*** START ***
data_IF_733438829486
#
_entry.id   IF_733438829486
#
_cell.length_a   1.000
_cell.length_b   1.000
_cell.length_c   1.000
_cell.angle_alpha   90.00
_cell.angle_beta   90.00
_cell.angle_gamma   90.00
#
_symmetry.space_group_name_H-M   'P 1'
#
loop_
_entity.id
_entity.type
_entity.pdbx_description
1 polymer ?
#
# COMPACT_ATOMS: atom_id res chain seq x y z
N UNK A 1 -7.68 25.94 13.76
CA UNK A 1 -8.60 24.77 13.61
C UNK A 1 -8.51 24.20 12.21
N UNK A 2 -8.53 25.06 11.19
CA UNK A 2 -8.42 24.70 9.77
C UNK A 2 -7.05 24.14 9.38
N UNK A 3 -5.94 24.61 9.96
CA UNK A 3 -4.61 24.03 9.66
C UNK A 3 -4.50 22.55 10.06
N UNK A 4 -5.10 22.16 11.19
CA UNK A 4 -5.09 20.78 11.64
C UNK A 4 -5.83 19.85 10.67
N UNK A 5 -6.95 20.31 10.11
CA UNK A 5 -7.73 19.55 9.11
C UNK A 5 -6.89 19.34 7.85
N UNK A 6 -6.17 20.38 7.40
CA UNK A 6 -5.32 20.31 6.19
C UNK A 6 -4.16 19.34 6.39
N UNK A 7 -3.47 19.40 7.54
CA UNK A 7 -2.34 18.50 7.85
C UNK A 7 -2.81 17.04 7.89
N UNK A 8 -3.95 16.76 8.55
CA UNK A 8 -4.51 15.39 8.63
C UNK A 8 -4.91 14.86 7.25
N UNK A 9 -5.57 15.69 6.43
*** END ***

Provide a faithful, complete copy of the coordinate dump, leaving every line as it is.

data_IF_733438829486
#
_entry.id   IF_733438829486
#
_cell.length_a   1.000
_cell.length_b   1.000
_cell.length_c   1.000
_cell.angle_alpha   90.00
_cell.angle_beta   90.00
_cell.angle_gamma   90.00
#
_symmetry.space_group_name_H-M   'P 1'
#
loop_
_entity.id
_entity.type
_entity.pdbx_description
1 polymer ?
#
# COMPACT_ATOMS: atom_id res chain seq x y z
N UNK A 1 -7.68 25.94 13.76
CA UNK A 1 -8.60 24.77 13.61
C UNK A 1 -8.51 24.20 12.21
N UNK A 2 -8.53 25.06 11.19
CA UNK A 2 -8.42 24.70 9.77
C UNK A 2 -7.05 24.14 9.38
N UNK A 3 -5.94 24.61 9.96
CA UNK A 3 -4.61 24.03 9.66
C UNK A 3 -4.50 22.55 10.06
N UNK A 4 -5.10 22.16 11.19
CA UNK A 4 -5.09 20.78 11.64
C UNK A 4 -5.83 19.85 10.67
N UNK A 5 -6.95 20.31 10.11
CA UNK A 5 -7.73 19.55 9.11
C UNK A 5 -6.89 19.34 7.85
N UNK A 6 -6.17 20.38 7.40
CA UNK A 6 -5.32 20.31 6.19
C UNK A 6 -4.16 19.34 6.39
N UNK A 7 -3.47 19.40 7.54
CA UNK A 7 -2.34 18.50 7.85
C UNK A 7 -2.81 17.04 7.89
N UNK A 8 -3.95 16.76 8.55
CA UNK A 8 -4.51 15.39 8.63
C UNK A 8 -4.91 14.86 7.25
N UNK A 9 -5.57 15.69 6.43